FAQ About Divorces in Virginia

Veteran Family Law And Divorce Lawyer Claudia J. Zucker On Divorce In VA

Going through a divorce can be a stressful time in anyone's life. In addition to the heartbreak and uncertainty, many individuals who are seeking dissolution of marriage are uncertain about the practical details of the divorce process and the Virginia laws affecting divorce. As a family law attorney with over twenty years of experience serving clients in the Fairfax-Arlington area of northern Virginia, I'm familiar with the trepidatious feelings that accompany divorce. The following information should not be construed as legal advice. If you are seeking a divorce, contact my Arlington family law office.

Do I need to show grounds for a divorce?

While the Commonwealth of Virginia recognizes several grounds for divorce including adultery, desertion, constructive desertion and cruelty. You may file a divorce at any time based upon these fault grounds if you can allege facts sufficient in your pleadings to prove one of these grounds of divorce. Frequently before the divorce process is completed, parties frequently amend their pleadings and go forward on a no fault divorce instead of proving fault grounds. You and your attorney can file for a no-fault divorce if you can prove that you have lived separate and apart without interruption for a period of one year. This is reduced to six months if you have no minor children born of your marriage; and you and your spouse have entered into a fully endorsed agreement that covers all issues between the two of you including division of assets, custody, and support issues.

Do I need an attorney to represent me?

The Commonwealth of Virginia does not require you to hire a divorce lawyer. It is, however, recommended, for you to speak to an attorney before deciding whether or not you wish to represent yourself.

What are the residency requirements for filing for divorce in VA?

Either you or your spouse must have resided in the Commonwealth of Virginia for at least six months with the intent to remain indefinitely in Virginia.

How is custody of minor children decided?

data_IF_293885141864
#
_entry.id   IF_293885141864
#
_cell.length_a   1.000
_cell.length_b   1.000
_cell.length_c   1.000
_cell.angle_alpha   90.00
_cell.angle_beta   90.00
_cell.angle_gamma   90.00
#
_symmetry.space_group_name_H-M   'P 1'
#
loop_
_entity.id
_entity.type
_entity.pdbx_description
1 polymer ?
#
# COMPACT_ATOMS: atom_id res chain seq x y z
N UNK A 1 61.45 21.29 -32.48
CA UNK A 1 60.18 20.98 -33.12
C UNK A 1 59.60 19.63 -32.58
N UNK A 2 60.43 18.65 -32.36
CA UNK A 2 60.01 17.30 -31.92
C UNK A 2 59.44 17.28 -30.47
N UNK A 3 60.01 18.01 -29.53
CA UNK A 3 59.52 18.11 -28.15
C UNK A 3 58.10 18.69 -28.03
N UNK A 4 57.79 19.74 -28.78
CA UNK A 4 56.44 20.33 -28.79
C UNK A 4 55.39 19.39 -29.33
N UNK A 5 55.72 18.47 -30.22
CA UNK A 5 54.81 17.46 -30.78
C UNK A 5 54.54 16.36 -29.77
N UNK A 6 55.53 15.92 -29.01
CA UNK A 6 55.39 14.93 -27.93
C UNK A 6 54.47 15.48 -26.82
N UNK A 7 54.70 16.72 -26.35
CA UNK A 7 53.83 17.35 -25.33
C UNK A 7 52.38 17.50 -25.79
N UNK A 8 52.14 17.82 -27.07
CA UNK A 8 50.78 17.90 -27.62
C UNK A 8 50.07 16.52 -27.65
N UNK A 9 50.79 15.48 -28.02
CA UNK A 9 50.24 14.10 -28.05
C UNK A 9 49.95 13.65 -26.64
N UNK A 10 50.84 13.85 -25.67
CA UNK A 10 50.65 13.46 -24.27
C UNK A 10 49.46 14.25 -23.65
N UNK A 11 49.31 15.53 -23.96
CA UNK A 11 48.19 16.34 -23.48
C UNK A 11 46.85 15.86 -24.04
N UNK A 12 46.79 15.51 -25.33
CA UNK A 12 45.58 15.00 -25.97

There are a number of factors that go into determining which parent will receive custody or whether joint-custody will be awarded. The overarching determinant is, "what is in the best interests of the child". Other factors include: the age of the parents and children; the physical and mental condition of the parents and children; whether or not either parent has with held the child from the other party; whether or not either parent has created road blocks to the other parent or their family members; and the expressed interest of the child depending on their age and maturity level.

What are the benefits to retaining the services of a reputable divorce attorney?

While you are not legally required to hire a lawyer to handle your divorce, a professional divorce lawyer can greatly facilitate the process. A Virginia divorce lawyer can:

  • File your paperwork for you
  • Negotiate your settlement
  • Act as an intermediary between you and your spouse or his or her lawyer
  • Review offers from the other party to make certain that they are fair and legally valid
  • Oversee the division of property
  • Protect your legal rights by knowing Virginia divorce law

Family Law and Divorce Lawyer of Fairfax, Arlington, and Alexandria

For over twenty years divorce lawyer Claudia J. Zucker has represented husbands, wives, parents, and members of the military in their divorces, child custody disputes, and other family law matters. She represents clients in Arlington, Fairfax, Loudoun, and Prince William Counties. To schedule an appointment with one of Northern Virginia's top divorce lawyers, call (703) 596-1005.